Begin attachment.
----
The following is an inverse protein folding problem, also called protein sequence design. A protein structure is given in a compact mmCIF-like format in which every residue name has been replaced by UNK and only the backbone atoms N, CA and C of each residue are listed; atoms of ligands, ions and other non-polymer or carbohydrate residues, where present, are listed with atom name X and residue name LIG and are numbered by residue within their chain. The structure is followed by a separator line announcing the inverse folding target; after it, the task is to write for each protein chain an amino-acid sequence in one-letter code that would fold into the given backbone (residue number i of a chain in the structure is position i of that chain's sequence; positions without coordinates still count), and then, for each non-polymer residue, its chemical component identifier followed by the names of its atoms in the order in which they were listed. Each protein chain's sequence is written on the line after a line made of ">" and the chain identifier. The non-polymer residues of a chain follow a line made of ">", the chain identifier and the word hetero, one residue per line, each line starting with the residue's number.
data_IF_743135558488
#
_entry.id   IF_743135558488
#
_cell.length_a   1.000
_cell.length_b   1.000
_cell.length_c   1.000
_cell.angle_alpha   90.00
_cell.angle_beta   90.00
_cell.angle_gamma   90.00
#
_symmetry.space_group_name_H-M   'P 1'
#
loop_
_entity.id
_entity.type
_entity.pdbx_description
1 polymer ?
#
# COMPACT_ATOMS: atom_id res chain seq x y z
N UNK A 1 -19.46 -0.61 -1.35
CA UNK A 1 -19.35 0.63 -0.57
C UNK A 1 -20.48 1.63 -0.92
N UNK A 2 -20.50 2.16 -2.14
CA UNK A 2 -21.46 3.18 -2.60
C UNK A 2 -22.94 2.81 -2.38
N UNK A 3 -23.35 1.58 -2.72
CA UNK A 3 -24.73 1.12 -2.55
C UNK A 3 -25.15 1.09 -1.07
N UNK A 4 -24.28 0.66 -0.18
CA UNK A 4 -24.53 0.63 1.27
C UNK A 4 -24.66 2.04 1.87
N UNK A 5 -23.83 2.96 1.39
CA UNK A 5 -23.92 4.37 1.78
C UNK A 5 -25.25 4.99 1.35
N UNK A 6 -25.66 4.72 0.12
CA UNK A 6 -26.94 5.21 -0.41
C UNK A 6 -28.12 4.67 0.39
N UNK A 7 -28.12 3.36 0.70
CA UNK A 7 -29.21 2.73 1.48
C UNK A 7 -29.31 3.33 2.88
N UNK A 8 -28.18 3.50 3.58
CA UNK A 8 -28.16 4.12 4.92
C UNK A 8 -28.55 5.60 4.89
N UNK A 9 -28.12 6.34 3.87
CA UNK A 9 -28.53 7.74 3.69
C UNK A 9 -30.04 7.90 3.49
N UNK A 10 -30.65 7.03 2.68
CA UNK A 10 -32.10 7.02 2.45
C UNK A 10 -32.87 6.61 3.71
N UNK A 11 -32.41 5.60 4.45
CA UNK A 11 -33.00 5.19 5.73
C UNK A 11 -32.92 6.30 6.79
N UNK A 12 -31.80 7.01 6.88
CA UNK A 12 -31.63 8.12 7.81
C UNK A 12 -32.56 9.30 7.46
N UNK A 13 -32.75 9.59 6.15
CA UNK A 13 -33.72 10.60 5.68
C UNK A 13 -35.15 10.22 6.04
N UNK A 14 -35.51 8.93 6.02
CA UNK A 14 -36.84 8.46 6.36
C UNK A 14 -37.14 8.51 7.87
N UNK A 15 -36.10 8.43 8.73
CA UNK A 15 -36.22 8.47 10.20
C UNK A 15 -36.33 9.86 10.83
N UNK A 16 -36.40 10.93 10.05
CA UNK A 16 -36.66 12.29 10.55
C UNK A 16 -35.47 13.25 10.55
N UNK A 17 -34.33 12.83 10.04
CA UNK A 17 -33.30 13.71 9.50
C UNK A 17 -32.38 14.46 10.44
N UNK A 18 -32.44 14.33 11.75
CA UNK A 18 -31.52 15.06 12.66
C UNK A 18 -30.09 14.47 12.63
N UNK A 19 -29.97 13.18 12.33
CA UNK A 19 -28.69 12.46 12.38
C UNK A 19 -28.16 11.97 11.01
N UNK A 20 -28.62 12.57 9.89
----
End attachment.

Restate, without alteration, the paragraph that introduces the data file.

The following is an inverse protein folding problem, also called protein sequence design. A protein structure is given in a compact mmCIF-like format in which every residue name has been replaced by UNK and only the backbone atoms N, CA and C of each residue are listed; atoms of ligands, ions and other non-polymer or carbohydrate residues, where present, are listed with atom name X and residue name LIG and are numbered by residue within their chain. The structure is followed by a separator line announcing the inverse folding target; after it, the task is to write for each protein chain an amino-acid sequence in one-letter code that would fold into the given backbone (residue number i of a chain in the structure is position i of that chain's sequence; positions without coordinates still count), and then, for each non-polymer residue, its chemical component identifier followed by the names of its atoms in the order in which they were listed. Each protein chain's sequence is written on the line after a line made of ">" and the chain identifier. The non-polymer residues of a chain follow a line made of ">", the chain identifier and the word hetero, one residue per line, each line starting with the residue's number.